The theft of an important symbol of the Christian church is not shaking the religious faith of parishioners at a Chico church.
"Stealing things from God has always impressed me as the irony, you can't do that, literally He'll follow you," says Father Peter Hansen of St. Augustine of Canterbury Anglican Church on Salem Street. "Why would you do that? Why would you steal from God? Because He's always there."
But that's exactly what somebody did earlier this month when he or she stole the church's processional cross.
Father Hansen says the doors to the church sanctuary are always open so believers can offer devotions, as they have been for 18 years.
But three weeks ago someone broke the eighth commandment--thou shalt not steal.
"In this one instance the processional cross, which had been here in this location that whole time and with this church for nearly 30 years, just simply disappeared," Hansen says. "Somebody came in and decided to take it away with them. And for that we're quite upset and sad."
It has now been three Sundays the church has been forced to hold service without the special cross.
"Definitely it's a beginning and an ending to the service, and some people pay reverence to it as it goes by," says church member, David Jackson. "And I'm not sure if it's worth a ton of money, but it's worth a lot to us and we've been using it for a long time."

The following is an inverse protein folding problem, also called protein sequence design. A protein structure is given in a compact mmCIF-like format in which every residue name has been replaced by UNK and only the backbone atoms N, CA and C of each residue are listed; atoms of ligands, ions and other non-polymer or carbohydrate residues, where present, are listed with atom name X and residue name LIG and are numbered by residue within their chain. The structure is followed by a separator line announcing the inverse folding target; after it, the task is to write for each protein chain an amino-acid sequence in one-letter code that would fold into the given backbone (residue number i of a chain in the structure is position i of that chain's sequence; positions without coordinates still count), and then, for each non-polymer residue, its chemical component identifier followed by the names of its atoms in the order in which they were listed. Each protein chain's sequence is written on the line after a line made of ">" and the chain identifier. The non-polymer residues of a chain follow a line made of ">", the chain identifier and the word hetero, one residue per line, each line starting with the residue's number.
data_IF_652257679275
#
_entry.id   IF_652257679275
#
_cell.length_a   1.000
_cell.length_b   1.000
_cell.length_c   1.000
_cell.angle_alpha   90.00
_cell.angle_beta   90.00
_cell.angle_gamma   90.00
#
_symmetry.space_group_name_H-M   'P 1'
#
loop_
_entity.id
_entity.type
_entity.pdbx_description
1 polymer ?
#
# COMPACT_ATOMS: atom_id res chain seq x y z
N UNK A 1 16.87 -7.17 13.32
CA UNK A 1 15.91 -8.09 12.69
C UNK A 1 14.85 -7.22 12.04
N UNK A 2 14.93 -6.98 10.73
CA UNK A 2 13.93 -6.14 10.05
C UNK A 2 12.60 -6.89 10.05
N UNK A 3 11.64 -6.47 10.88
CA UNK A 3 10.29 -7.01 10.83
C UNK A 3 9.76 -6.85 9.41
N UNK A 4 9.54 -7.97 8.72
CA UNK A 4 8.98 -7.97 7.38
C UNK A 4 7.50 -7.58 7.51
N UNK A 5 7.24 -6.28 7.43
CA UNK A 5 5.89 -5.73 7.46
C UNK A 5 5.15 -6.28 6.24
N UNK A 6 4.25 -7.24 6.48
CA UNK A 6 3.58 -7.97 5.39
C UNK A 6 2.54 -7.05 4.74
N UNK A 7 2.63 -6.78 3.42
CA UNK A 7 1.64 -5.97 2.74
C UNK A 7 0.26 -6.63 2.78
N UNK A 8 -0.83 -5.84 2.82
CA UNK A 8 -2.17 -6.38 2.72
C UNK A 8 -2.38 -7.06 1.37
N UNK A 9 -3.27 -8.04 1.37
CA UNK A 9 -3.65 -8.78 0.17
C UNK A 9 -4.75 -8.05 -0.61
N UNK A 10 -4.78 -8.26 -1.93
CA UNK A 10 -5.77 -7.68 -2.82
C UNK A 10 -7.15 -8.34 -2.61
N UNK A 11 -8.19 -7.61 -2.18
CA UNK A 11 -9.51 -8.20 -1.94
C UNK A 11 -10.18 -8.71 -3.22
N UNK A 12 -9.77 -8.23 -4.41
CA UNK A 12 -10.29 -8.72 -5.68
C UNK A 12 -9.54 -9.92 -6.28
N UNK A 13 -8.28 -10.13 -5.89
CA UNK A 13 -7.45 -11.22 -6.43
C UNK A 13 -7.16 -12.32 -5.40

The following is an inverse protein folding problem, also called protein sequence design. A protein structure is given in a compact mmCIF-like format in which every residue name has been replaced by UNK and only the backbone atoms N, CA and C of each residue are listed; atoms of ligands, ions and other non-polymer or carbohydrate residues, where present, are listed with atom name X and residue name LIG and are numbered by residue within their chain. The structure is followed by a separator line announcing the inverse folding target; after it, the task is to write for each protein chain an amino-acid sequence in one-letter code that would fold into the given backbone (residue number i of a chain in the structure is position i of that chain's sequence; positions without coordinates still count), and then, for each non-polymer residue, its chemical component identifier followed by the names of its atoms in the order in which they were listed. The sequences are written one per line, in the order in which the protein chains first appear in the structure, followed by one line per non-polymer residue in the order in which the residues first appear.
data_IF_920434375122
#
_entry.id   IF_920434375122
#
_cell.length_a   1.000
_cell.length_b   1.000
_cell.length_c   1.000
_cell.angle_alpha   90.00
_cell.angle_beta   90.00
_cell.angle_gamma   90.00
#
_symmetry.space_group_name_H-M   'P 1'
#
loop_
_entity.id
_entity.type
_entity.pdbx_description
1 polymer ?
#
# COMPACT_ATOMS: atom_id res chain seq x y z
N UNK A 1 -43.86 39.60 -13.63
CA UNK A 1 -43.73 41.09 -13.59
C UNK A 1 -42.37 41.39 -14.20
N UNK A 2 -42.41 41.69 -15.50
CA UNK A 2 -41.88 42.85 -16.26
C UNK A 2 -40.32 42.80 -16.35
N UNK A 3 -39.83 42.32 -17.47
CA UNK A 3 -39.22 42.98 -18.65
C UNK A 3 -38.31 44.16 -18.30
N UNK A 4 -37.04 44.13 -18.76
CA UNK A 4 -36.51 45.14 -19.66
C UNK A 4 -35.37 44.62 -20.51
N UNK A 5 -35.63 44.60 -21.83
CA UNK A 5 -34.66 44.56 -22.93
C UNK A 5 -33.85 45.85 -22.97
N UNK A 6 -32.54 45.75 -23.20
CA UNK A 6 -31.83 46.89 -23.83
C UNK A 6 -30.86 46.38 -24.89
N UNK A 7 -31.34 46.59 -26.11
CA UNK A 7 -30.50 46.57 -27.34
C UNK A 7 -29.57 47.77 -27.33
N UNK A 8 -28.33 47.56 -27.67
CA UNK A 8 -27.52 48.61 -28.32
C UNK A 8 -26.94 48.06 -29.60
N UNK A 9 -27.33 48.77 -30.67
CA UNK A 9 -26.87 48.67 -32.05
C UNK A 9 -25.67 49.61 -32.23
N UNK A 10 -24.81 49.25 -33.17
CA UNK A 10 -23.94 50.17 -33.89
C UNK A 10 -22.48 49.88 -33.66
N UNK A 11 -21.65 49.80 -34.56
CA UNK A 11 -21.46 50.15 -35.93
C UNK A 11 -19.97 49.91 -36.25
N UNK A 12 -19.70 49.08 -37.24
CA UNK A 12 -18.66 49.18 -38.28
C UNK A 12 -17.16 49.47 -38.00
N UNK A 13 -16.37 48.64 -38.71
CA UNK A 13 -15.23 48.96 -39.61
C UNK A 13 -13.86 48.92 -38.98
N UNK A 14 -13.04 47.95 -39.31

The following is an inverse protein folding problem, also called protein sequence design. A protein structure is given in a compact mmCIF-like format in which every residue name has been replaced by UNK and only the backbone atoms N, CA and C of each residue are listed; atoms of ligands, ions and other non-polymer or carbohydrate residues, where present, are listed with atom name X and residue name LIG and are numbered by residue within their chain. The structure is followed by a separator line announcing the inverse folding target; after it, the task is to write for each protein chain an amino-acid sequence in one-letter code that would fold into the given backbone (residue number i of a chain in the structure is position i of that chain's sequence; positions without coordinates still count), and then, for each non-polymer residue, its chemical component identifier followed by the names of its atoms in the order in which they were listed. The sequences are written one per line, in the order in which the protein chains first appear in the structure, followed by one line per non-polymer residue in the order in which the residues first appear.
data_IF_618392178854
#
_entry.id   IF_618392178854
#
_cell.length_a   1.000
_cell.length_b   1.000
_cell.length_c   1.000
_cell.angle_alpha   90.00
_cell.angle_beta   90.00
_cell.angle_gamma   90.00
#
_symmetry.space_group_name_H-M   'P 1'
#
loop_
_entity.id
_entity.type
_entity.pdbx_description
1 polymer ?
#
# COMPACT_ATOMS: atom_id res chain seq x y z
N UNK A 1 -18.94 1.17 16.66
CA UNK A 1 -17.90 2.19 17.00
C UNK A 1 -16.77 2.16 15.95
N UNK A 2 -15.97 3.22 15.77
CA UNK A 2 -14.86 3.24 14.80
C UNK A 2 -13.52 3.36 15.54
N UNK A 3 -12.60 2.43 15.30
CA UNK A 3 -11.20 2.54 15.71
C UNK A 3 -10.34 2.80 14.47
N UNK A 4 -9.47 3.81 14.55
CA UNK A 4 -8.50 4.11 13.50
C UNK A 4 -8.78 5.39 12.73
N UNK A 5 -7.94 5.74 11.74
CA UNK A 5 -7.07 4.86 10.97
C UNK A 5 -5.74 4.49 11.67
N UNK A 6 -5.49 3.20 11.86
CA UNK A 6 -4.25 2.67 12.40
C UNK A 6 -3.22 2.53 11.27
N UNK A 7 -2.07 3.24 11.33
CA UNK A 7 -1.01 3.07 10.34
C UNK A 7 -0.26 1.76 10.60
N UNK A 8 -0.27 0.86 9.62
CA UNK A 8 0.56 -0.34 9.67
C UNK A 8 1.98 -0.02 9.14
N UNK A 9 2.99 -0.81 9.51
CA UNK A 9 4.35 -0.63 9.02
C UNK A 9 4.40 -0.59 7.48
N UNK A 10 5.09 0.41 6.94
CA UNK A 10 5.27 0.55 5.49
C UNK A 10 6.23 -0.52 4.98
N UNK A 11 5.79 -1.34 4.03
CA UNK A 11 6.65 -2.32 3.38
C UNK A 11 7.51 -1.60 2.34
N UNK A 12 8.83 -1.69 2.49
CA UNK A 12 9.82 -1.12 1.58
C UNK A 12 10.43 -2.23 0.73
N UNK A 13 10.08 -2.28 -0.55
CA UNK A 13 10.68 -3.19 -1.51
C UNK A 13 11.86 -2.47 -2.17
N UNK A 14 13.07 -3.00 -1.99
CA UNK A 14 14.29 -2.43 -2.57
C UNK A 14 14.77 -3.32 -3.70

Jackson says the brass cross on a wooden pole comes from England and has inscriptions etched into it.
It's theft has left the church without a cross for its weekly mass, but the fact that it's been stolen from a sanctuary, a sacred place, has shaken their faith in some elements of society.
"It's getting harder to keep doors open all the time because of this kind of thing," says Jackson.
Father Hansen echoes those concerns.
"I think we have to look at this place now as vulnerable," he says. "Obviously, 99-point-9 percent of people would never think of doing that to a church. It's not OK."
Father Hansen says he wants to keep his doors open for those that need a quiet place to better find God, and a return of the cross will be a step towards restoring his faith in those who seek solace in this solemn place.
"I think it's unfortunate," Hansen says. "I hope that whoever did that will have a better mind and bring it back and maybe restore our confidence in the people."
Hansen adds that whoever took the cross is welcome to bring it back with no questions asked.